BT Sport Continues to Drive Innovation

BT Sport will broadcast this weekend’s EE Wembley Cup live on YouTube using remote production over EE’s 5G network; a world first according to BT Sport. The sporting event is an exhibition football tournament featuring a range of YouTube high-profile stars including Spencer Owen, F2 Freestylers and Calfreezy as well as international football legends.

This was formally announced at the Huawei Global Mobile Broadband Forum event in London. BT Sport and EE carried out a live two-way broadcast using the technology between the Excel centre in East London (with BT Sport’s COO Jamie Hindhaugh and presenter Abi Stephens on stage) and Wembley Stadium (with presenter Matt Smith and BT Sport’s director of mobile strategy, Matt Stagg).

Selected industry analysts and journalists were then invited to see this technology and get behind the scenes access at Wembley stadium and to experience the technology at first hand by having an interview with Matt Smith pitch side which was then sent to the BT Sport studios for production over 5G. In partnership with Huawei, the test network uses EE’s 3.4GHz spectrum from its first 5G antenna in the stadium, connected to a 10Gbps backhaul link. This is then integrated with a Huawei powered 5G device that provides a link between the camera and the 5G antenna to deliver the broadcast.

This is hugely significant. There are plentiful opportunities for BT Sport to be more creative with its editorial and production output as well as gain additional benefits from cost transformation. BT Sport could show more sporting events, provide more highlights and broadcast additional content. This is all possible thanks to a wireless connected camera rather than one tethered to a truck, thus bringing content to screens much faster and from areas that would be tricky to get to. As highlighted by Stagg, cameramen wearing 5G backpacks could film interviews on a team bus traveling to a stadium; something that would be challenging today.

BT Sport continues to be an innovator. This latest move builds upon its other firsts in the UK sports broadcasting market including the launch of ultra-high definition 4K, Dolby Atmos and 360 degree viewing.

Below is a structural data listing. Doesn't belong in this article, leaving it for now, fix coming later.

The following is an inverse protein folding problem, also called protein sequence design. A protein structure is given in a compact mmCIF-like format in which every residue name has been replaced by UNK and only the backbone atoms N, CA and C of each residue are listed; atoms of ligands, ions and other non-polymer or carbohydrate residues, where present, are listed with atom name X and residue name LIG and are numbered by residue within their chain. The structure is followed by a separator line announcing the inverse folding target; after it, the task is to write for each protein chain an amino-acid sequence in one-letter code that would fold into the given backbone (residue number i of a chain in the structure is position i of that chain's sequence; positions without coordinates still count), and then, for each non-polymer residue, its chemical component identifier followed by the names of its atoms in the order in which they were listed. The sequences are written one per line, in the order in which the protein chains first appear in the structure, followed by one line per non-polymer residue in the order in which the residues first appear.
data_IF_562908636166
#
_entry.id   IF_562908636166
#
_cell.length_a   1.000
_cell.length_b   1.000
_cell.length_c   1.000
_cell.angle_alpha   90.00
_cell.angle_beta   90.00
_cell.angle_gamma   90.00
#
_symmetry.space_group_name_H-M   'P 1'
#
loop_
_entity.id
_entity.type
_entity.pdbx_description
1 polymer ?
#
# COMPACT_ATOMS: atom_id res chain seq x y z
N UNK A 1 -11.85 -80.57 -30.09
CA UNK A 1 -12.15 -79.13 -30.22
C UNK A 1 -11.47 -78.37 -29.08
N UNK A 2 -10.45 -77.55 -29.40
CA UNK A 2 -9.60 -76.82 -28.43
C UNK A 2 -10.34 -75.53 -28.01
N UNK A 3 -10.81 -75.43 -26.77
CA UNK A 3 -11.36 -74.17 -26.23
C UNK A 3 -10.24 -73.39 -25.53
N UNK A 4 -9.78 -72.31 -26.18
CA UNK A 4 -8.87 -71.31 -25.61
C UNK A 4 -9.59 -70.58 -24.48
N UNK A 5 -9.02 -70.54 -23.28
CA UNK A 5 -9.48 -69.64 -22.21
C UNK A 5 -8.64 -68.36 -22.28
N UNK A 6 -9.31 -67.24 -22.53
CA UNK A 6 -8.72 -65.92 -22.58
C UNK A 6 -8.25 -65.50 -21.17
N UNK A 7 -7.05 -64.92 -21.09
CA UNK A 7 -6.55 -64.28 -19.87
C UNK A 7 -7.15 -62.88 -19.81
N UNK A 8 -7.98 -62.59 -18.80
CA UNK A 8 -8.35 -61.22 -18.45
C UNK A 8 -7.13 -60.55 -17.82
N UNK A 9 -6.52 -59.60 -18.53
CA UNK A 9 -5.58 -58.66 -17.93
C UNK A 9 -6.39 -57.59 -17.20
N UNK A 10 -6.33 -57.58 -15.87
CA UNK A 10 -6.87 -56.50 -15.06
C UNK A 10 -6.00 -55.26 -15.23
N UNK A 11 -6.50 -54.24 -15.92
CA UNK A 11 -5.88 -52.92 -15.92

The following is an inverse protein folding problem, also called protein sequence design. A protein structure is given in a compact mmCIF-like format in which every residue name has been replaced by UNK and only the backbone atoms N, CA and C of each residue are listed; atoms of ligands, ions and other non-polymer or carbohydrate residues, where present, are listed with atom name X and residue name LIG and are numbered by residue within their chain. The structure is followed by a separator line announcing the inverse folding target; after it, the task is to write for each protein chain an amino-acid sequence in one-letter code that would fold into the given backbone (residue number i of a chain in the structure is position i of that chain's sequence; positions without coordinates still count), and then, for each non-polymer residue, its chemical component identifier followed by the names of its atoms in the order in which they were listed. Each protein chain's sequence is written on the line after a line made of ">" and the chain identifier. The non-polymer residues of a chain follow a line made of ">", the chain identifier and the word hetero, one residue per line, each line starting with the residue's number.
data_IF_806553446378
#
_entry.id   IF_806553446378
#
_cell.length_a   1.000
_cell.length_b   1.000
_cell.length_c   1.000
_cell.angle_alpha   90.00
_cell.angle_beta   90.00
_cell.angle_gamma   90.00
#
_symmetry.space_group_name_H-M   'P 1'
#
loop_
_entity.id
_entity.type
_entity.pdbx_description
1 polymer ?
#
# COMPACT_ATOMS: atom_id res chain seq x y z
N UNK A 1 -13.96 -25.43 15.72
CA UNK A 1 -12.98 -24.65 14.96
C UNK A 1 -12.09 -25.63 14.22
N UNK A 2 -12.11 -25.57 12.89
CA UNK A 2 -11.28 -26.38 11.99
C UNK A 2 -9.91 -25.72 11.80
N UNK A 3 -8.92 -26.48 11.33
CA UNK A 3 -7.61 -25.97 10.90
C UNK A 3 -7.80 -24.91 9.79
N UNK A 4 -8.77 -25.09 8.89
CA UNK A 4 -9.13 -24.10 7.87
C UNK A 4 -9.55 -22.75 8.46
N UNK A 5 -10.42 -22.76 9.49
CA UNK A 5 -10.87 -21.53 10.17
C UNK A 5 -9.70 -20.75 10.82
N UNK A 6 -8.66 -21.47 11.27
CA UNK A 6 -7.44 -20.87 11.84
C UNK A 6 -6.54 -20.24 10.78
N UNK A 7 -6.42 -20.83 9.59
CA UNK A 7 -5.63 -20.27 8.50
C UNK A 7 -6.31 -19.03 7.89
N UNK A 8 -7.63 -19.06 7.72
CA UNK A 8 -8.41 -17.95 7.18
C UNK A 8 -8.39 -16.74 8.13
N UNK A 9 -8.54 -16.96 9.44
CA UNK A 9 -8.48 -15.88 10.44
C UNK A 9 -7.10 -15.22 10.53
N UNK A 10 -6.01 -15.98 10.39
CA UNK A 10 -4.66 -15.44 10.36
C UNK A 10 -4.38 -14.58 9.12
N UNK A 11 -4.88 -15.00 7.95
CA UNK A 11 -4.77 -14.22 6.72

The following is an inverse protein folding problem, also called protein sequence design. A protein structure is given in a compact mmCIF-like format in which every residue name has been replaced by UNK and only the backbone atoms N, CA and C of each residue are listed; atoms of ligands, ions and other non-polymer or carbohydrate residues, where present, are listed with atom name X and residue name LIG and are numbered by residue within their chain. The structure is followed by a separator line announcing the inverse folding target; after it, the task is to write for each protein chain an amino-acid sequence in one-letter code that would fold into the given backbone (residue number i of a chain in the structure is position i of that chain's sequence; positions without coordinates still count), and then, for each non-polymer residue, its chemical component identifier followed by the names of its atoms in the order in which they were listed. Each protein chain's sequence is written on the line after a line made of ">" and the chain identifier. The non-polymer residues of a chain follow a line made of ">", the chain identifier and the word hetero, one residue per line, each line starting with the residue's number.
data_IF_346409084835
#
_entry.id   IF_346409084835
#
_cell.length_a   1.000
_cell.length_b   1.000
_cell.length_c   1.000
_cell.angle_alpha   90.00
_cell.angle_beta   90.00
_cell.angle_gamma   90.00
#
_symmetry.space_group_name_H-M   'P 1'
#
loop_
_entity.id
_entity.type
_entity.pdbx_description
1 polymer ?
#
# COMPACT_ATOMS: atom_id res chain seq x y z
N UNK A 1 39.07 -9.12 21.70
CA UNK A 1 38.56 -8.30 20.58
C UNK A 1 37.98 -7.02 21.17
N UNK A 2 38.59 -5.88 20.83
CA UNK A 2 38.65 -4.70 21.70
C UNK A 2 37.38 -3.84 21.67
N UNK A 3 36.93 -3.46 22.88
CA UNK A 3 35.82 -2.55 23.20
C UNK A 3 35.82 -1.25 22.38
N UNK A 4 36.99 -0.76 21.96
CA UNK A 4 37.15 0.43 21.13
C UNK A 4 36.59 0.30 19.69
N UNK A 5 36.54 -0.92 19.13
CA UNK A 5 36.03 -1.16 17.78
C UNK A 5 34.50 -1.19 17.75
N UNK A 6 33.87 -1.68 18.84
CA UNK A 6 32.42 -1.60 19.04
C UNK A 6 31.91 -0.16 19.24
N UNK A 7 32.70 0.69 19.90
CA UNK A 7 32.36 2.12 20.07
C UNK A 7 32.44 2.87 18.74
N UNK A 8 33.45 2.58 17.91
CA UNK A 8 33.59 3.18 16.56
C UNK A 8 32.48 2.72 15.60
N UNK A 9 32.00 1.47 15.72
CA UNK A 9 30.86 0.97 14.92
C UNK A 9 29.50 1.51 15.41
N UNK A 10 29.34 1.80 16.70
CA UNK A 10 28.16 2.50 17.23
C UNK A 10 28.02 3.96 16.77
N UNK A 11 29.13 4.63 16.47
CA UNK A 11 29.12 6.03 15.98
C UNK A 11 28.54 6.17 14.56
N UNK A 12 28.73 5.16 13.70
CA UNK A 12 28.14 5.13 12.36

The arrival of 5G is set to revolutionise remote production and live contribution. Inevitably, this all means lower costs with few cameramen needed to cover an event onsite. This is a great use case for 5G. Other broadcasters, media and content owners should be looking at seeing how 5G could be used in their own productions especially news agencies. The mobile operators could sell a slice of their 5G network to another provider to deploy different services and offer a service level agreement to guarantee a minimum speed and low latency. Something that Hindhaugh coined as ‘virtual fibre’.

Ultimately, this is all feasible thanks to BT’s unique position; given its extensive fixed and mobile network assets. This combined with its strong sports channels puts it in an enviable position compared to its rivals. We are now starting to see true network convergence from BT. Something that Howard Watson, CTIO of BT talked about at the Huawei event “BT is the only UK telco that can build a truly integrated smart network, combining the best of fixed with the best of mobile. At the heart of a smart network will be 5G.”

This test underlines the real-life opportunities for 5G. It also builds on EE’s announcement to rollout 5G in 16 UK cities in 2019. Despite the euphoria surrounding 5G, initial consumer uptake will be limited. Telcos need to generate revenue in order to recoup the investment in 5G with the acquisition of spectrum and rolling out a network. Therefore, expect other converged telcos like Deutsche Telekom, Orange et al to focus on specific verticals such as broadcast and media.


Tagged in: 5G, BT Sports, EE, Sports, Sports Broadcasting, Telcos

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